To be a solicitor, someone has to have a Bachelor of Laws, at a minimum, which takes the equivalent of 4 years of full time study. During that bachelor (undergraduate) degree, they will study Contract Law for 6 months, Property Law for 6 months and Land Law for 6 months. Along with all the other units of study, the Bachelor of Laws teaches law students to think as lawyers. 


After completing the degree, to be able to get a practicing certificate as a solicitor, the person would need to complete a Graduate Diploma in practical legal training, which takes another 6 months. This is when they are exposed to the practical aspects of conveyancing. 

Once they have a practicing certificate, solicitors are required to undertake ongoing legal training each year to be eligible to reapply for their certificate annually.

There are different levels of practicing certificate, and to be able to operate a trust account, a solicitor must pass an extra course on trust accounting regulation and compliance, and pay an auditor twice a year to audit the account. Most law firms have a trust account, but many conveyancers do not.

To be a conveyancer, someone must have a Diploma in Conveyancing, which takes the equivalent of 3 months of full time study. They then need to have a certain amount of practical hours of experience on the job to be signed off to get their own licence. 


Both solicitors and licensed conveyancers must hold professional indemnity insurance, and both need to be registered with their industry body to have a licence issued to them – this is the Law Institute of Victoria and Consumer Affairs Victoria respectively. 

In NSW, they were the first to deregulate conveyancing and let licensed conveyancers into the industry, taking the work off solicitors. There was a good reason for this, because solicitors in NSW charged on a percentage basis depending on the value of the property. This has never been the case in Victoria. Solicitors have generally charged a fixed fee for conveyancing, so the gauging wasn’t going on in this State. Arguably, there was no need to deregulate conveyancing in Victoria in the first place.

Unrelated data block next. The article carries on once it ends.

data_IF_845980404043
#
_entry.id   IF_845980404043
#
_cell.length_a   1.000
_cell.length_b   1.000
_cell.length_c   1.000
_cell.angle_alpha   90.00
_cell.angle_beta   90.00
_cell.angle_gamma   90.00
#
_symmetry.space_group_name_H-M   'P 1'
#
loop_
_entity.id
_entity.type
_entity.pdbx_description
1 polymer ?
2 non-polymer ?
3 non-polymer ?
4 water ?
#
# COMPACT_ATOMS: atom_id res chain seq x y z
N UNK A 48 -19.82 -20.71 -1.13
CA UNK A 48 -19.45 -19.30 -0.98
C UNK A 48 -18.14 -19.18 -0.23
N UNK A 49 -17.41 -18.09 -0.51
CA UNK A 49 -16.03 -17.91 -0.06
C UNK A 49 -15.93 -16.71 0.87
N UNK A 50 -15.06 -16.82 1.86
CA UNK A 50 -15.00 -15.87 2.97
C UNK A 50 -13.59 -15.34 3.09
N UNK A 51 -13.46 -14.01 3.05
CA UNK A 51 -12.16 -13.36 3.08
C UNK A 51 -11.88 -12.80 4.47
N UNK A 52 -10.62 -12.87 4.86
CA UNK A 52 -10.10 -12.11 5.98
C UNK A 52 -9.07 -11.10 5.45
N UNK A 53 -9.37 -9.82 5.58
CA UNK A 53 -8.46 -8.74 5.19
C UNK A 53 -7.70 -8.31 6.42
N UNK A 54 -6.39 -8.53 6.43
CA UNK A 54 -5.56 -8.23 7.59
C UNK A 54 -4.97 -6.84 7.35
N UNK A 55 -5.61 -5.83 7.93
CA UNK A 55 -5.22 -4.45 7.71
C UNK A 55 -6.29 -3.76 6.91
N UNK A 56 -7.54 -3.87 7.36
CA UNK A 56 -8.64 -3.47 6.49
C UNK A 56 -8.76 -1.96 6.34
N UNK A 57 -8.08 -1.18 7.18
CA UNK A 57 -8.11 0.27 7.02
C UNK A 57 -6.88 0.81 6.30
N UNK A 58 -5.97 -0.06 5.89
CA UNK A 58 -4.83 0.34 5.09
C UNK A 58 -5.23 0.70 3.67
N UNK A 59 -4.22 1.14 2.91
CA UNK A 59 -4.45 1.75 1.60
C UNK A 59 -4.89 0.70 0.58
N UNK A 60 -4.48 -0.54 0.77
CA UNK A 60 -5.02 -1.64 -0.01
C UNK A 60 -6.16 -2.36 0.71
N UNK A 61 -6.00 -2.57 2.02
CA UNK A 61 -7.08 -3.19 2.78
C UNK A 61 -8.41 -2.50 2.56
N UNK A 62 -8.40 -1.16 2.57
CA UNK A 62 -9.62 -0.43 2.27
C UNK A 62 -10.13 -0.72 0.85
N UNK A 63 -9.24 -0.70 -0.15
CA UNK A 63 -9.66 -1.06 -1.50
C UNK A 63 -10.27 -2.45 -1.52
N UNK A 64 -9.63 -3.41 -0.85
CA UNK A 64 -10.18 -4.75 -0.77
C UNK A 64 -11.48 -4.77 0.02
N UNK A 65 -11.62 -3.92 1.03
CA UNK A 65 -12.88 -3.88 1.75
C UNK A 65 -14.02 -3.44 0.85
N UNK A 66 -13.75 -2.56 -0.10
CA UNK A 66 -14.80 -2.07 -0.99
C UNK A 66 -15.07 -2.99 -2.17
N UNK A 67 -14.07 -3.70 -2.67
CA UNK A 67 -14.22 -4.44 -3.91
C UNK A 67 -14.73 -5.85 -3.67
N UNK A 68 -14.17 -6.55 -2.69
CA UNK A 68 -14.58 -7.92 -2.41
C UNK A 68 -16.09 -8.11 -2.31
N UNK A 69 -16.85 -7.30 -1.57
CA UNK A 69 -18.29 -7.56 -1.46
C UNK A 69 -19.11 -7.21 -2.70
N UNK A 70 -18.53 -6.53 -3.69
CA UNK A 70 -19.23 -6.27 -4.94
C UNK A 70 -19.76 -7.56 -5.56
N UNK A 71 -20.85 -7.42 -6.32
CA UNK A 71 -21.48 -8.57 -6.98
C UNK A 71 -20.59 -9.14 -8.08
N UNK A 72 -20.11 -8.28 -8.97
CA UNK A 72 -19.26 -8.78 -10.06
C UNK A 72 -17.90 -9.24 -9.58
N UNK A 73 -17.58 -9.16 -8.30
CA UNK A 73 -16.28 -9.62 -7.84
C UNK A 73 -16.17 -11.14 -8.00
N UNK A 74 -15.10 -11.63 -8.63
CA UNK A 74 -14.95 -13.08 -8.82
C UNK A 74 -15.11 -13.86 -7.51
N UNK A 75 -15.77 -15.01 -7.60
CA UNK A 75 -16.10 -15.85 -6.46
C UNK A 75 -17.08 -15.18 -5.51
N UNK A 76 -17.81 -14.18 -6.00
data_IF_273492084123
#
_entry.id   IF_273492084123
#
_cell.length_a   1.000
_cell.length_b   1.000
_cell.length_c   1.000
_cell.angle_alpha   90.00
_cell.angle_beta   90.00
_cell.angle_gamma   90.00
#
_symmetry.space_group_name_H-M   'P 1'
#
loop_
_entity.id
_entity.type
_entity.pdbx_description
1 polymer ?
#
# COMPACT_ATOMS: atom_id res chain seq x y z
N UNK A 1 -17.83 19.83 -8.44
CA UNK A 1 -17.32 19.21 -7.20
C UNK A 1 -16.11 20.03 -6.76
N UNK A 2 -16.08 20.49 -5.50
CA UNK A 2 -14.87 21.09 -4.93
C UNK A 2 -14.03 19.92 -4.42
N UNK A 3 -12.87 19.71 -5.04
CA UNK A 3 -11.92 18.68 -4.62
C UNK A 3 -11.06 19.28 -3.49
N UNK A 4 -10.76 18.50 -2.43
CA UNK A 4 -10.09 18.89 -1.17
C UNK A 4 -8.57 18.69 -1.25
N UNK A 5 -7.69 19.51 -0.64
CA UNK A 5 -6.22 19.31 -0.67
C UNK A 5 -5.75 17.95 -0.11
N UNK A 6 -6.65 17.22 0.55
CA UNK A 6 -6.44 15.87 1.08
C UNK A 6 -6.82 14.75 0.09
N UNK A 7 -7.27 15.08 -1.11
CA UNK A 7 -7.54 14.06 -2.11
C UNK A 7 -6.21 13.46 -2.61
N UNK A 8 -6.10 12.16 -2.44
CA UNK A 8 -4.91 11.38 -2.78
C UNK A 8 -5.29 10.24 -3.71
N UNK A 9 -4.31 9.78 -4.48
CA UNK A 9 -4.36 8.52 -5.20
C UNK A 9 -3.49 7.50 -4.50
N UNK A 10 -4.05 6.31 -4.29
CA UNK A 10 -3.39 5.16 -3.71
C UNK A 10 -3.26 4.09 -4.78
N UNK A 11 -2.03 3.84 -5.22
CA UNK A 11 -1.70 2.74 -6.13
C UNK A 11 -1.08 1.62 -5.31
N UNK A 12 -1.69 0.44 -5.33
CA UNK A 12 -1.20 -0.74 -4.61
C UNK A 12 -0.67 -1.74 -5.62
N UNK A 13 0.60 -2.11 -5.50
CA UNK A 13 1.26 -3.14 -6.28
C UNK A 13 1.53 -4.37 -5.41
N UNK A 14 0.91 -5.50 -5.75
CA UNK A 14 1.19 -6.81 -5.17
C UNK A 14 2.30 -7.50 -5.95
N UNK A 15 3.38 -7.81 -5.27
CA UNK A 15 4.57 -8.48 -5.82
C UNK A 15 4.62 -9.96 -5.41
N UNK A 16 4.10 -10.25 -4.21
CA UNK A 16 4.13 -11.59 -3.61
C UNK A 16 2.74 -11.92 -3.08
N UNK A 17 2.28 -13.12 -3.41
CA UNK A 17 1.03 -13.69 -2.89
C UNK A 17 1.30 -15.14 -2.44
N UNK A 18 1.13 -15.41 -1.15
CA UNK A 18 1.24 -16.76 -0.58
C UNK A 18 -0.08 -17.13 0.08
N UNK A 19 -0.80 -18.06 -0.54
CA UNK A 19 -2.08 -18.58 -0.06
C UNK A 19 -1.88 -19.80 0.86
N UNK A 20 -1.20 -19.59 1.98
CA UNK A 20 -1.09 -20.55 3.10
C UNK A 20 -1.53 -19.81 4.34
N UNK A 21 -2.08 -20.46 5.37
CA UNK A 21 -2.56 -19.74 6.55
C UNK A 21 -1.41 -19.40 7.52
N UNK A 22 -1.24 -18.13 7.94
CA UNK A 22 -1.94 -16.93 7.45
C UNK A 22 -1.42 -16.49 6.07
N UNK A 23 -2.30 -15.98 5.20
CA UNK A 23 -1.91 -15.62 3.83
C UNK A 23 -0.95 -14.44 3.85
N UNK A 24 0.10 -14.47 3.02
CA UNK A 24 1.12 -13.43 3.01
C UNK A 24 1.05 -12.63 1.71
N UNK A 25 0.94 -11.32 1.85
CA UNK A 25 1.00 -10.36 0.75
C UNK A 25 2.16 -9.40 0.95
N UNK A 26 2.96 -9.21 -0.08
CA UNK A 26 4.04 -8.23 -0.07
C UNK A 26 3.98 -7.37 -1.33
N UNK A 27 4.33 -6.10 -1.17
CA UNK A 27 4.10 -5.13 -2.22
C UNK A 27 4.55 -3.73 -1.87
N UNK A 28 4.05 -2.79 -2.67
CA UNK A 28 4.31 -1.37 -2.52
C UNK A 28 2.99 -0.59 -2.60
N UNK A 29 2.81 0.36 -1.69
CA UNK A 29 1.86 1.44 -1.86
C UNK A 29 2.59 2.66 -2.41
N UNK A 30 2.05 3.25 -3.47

Solicitors cannot compete with conveyancers for cost, so what they compete on is value for money and quality of service. Conveyancers generally work for themselves, and often work from home, so they don’t have the overheads and costs that solicitors have. Solicitors have offices, staff, higher insurance, more regulations to comply with, and often operate trust accounts which require regular audits. 

Solicitors do fixed fee conveyancing in Victoria, as do conveyancers. Conveyancers are generally a couple of hundred dollars cheaper. 

In the Office

Conveyancers generally work from home and work alone. 

Solicitors generally work in small, medium or large law firms with support staff. Quite often there are combined decades of experience, and support staff are often qualified conveyancers who didn’t want to go out on their own. 

Solicitors operate trust accounts which make settlements much easier in most cases, particularly for purchasers. Instead of the purchaser running around getting bank cheques and getting them to settlement, the solicitor can ask for all the funds into their trust account, and they do all the running around for you (hence, quality of service).

When things go wrong

Conveyancers have a very narrow scope. When something usual happens, they have to refer you to a solicitor. 

If the contract falls over and becomes a fight, the conveyancer will need to refer you to a solicitor. 

So better to start with a solicitor that can handle everything in the first place!

Here’s more on buying and selling property.